When you take your oh so sanctimonious walk in the park think very carefully about what is landing on you. There are trillions upon trillions of teeny, tiny terminators that reside in the bodies of bugs. If it goes in, it has to come out. Their teeny tiny dung is in the air my friends. We are breathing it in!
The next time you hear someone talking about how our world is a cesspool you can agree. Problem is they’re speaking metaphorically and you’re thinking literally. From lowly shit a mighty world did grow.
And so it begins
It’s starting once more
We need to remember
What we’re fighting for
Time is a factor
Together we’ll make it
We know what to do
This planet is ours
We must treat it with care
For future decisions
We just need to share
The future is ours
To shape to our cause
We must then be certain
And accept all the flaws
As I sit here in front of my compute I am thinking back over the previous 12 months. It has been exciting and exasperating, wondrous and terrifying. I can now look back over half a century and I’m amazed that we made it.
Seriously people, think about it. We poison the air, we poison the water, we poison the food. We fight to the death for reasons that don’t make sense to the rest of the world. We are greedy and selfish and even when we are told that what we are doing will kill us, we keep doing it.
Do we deserve it? Do we deserve a future?
I am an unrepentant optimist. There is good out there. There are masses of people working desperately to save us. I don’t understand the evil but unfortunately I do understand the apathy.
The one thing evil needs to thrive is for good people to do nothing. And to our great shame that is exactly what is happening. I weep for the children who know only hunger and war. I weep for the disenfranchised, the dismissed and the disavowed. We are better than this. But there’re always excuses. “We should take care of our own first.” “I can’t afford it!” Or my personal favourite: “It’s not my job.” These are actual statements that I have heard people say.
Well, it is our job. We need to take care of everyone, here and abroad. That super latte half foam decaf you have every morning could fund so much if you would just rethink your priorities. And that’s just it. Our priorities. Those who have don’t want to share and those who don’t have are desperate to share.
I have loved ‘Star Trek’ since the very first episode of the very first series. The world they showed was one of peace and inclusion. People were labeled by what they did, not who they were. People were judged for exactly the same reasons. It was the 1960s and I believed in the ideal. I still do. My dreams are a little tarnished around the edges but I still believe. I believe that there is good in people. I believe that we are one people and I wished we all acted that way. I want there to be a future that includes everyone. No exceptions. Evil exists because apathy exists. One can negate the other. People, we’ve got work to do!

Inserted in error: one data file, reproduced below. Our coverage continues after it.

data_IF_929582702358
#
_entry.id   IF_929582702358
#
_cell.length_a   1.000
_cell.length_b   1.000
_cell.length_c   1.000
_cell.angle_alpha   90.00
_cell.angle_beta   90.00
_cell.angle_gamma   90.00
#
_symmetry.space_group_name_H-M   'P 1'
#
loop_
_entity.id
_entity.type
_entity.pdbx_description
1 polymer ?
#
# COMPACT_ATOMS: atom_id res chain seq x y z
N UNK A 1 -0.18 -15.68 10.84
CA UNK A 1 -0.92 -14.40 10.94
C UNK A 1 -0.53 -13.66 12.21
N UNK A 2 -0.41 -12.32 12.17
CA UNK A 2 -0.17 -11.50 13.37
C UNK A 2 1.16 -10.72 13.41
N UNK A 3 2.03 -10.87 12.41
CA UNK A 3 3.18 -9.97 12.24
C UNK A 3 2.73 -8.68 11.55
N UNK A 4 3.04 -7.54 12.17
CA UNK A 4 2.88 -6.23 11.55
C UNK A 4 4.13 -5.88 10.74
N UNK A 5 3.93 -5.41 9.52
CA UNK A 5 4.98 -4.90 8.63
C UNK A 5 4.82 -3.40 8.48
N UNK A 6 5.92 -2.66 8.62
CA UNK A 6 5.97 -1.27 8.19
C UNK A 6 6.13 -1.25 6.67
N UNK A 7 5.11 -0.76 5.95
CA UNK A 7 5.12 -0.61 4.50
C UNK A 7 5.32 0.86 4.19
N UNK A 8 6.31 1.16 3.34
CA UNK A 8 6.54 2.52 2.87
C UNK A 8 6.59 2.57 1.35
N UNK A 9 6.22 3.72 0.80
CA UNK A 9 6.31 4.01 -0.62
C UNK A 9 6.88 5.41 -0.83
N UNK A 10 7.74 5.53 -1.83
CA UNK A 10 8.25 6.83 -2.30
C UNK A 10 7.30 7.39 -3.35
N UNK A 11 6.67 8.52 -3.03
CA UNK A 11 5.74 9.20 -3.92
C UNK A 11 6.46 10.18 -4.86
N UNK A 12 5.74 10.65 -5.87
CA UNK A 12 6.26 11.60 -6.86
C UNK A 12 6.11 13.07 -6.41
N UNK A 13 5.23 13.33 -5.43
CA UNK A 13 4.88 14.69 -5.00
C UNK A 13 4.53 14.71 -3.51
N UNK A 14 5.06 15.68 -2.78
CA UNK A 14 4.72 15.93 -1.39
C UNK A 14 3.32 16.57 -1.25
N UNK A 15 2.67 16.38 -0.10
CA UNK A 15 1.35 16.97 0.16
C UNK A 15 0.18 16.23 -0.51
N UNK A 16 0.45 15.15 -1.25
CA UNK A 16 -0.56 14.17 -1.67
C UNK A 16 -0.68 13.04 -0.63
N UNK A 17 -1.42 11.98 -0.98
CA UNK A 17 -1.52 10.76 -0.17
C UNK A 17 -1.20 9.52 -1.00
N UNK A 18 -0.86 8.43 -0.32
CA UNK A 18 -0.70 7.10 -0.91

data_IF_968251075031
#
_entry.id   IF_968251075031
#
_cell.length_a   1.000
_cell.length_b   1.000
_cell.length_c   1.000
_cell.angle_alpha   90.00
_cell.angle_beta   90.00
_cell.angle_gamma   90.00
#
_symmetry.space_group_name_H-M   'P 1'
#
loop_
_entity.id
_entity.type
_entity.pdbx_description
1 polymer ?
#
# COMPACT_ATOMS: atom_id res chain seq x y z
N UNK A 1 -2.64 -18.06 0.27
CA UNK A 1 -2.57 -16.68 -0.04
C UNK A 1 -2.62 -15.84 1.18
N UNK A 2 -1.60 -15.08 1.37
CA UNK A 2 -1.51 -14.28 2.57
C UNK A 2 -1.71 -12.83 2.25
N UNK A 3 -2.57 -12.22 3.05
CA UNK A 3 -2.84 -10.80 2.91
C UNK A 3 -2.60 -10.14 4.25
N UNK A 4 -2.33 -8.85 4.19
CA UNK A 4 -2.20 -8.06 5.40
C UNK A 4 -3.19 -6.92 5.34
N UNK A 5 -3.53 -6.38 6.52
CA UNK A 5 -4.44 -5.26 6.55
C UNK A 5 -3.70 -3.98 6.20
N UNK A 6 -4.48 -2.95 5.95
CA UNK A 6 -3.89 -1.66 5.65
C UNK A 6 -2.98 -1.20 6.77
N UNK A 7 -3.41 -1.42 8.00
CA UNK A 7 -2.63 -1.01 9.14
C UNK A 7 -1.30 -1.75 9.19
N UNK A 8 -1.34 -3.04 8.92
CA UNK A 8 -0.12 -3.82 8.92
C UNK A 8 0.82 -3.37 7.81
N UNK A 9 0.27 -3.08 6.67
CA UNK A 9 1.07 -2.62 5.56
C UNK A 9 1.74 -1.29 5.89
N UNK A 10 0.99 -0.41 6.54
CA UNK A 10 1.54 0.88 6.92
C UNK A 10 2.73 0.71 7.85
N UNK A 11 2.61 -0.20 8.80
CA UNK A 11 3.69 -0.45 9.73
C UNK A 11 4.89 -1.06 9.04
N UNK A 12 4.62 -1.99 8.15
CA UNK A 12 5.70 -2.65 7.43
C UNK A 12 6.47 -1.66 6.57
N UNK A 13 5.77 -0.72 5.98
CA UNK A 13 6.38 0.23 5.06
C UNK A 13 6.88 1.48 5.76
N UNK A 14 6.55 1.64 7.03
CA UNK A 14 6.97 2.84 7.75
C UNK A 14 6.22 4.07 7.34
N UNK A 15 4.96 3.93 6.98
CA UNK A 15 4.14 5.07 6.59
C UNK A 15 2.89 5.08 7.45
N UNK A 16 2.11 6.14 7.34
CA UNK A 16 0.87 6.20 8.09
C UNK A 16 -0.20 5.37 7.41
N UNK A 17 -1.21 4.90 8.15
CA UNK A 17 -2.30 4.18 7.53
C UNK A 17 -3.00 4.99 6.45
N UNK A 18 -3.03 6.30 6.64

What you ask, is a Nester? Well, in the parlance of a baby boomer, I like to stay put. In my 20s and 30s I enjoyed travel. I’ve been whale watching off the east coast of Canada and I took a cruise to Alaska from the western coast of my country. I have flown overseas to England and Northern Ireland. I’ve been south of the Canadian border into the United States. I loved every minute of it. Or at least I have fond memories of it all.
I have lived at my present address for more than 20 years. I intend to live here for another 20, give or take. I’m now in my 50s and the thought of getting on a plane leaves me cold. I used to love the preparations for a trip. When I went on a weeklong canoe trip into the wilds of the Canadian North I knew I had to carry all my gear so I packed accordingly. I never for a moment skimped on my comfort but I was judicial with my choices. It was the same when I flew overseas. Hours on a plane do not have to be horrid even in coach! Of course my flying was all done pre-9/11. I’m pretty sure the spritz bottle of water I used to hydrate on a long flight is no longer allowed. Too bad, it was really refreshing.
I still fantasize about a trip to New Zealand or some unexplored island in the middle of the ocean. But the reality is that I would rather do it vicariously. I like my home. I like staying put. I am lazy. Yes I’m putting that in print, I am lazy and I like my creature comforts. I like my tea. I like my pillow. I like my bathroom.
I love travel shows on TV. I love reading about other people’s experiences. I once went to New Zealand via the Internet. I planned it right down to the correct flight numbers and hotel rooms. I even got pictures through Google Earth of the different activities I “experienced”. I checked with the weather network in New Zealand. I wrote it as a diary in real-time. It was a blast. An armchair vacation.
Actual traveling now would require a whole new set of variables. There is the wheelchair, an attendant and lots of other non-comfortable items that go with my disease. Yech! But in my mind I am able-bodied and eager for an adventure. Now that is the way to travel! I really should be planning my next armchair vacation . . . the Azores perhaps?